HISTORICAL PRINCIPLES: a reader’s response to
The Making of the Oxford English Dictionary by Peter Gilliver
OUP, 2016: ISBN: 9780199283620
On his five hundred and fiftieth page, opening the thirteenth chapter of this astonishing book, Peter Gilliver says: ‘The body of archival material relevant to this period [1989 – ] becomes increasingly incomplete, and incompletely accessible, as one approaches the present.’
I feel his apparent concern that this may make for a loss of readerly interest in the closing pages to be unfounded, since by the time of reaching this chapter the reader – this reader for certain – has been drawn deeply into the esoteric world of dictionary-making by way of a narrative as compellingly drafted and structured as any novel. The experience of coming to the end was as much one of loss as the moment of finishing a fictional narrative whose characters and events have led one into another world. The diverse and remarkable characters that people this world and drive forward its story are captured with the same narrative skill and deft handling of cliff-hangers and subtle hints at possible futures, as a great detective story.
Gilliver takes us back to the early nineteenth century to show us the role of the Philological Society and the scholarly European context in which its ideas about the importance of a national dictionary were developed, before leading on to the involvement of the Oxford University Press and the whole vast history thereafter.
Now, many might assume that a work thus rooted in those Victorian scholarly realms, concerning itself with Lexicography, Philology, and Etymology, could not possibly be the sort of exciting read that I claim to have found it. But it is. Gilliver’s research and scholarship are deep- and broad-reaching, leaving no memo unturned and no crisis undescribed. But the enduring strength of this book will be its blend of that scholarship with its readability. Not every academic can write; Gilliver can.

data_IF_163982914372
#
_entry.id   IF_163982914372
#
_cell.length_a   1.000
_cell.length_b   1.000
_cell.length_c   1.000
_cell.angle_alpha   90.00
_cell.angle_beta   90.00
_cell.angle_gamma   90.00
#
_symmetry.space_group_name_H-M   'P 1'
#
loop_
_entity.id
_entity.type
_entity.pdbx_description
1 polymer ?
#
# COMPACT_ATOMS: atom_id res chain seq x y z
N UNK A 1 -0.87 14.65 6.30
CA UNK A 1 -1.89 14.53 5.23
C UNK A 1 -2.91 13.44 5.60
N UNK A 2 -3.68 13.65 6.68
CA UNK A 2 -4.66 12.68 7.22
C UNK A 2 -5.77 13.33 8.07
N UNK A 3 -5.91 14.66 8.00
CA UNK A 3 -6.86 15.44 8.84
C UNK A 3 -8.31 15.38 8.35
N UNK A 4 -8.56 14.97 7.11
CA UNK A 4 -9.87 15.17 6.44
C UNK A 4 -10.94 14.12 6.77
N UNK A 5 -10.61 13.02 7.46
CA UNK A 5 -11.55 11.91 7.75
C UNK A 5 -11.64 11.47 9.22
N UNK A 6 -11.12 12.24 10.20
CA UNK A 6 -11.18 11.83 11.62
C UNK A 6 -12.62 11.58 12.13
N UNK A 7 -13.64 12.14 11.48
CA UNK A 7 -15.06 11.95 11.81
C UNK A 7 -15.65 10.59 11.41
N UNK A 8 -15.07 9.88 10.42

The cast of characters of this book comprises – among others – some of the most eccentric, learned and dedicated scholars who ever lived. But they do not appear to us as mere dry old Victorian men with funny whiskers; we see their pains and joys, we are aware of their quarrels and friendships and illnesses and of how the Dictionary subsumed their lives and impacted on their families. F.J. Furnivall, James Murray, Henry Bradley, William Craigie, C. T. Onions and their twentieth century successors are presented as real living people and this brings alive to us the nature and importance of the Dictionary as a less personalised study could not do. Although the book, considered as a biography, is in fact the biography of the OED itself, Gilliver never lets us lose sight of the people who made it.
It’s the best book I’ve read for a long time. And it’s a beautiful book, if I may indulge my love of the physical object; the quality of its production. The paper looks feels and smells nice. In spite of its size, it asks you to pick it up. I found only two very minor typographical errors in all its ‘625 pp’. I recommend it, I love it, and I have expanded my reading list by a ridiculous number simply by adding so many of the books listed in its bibliography.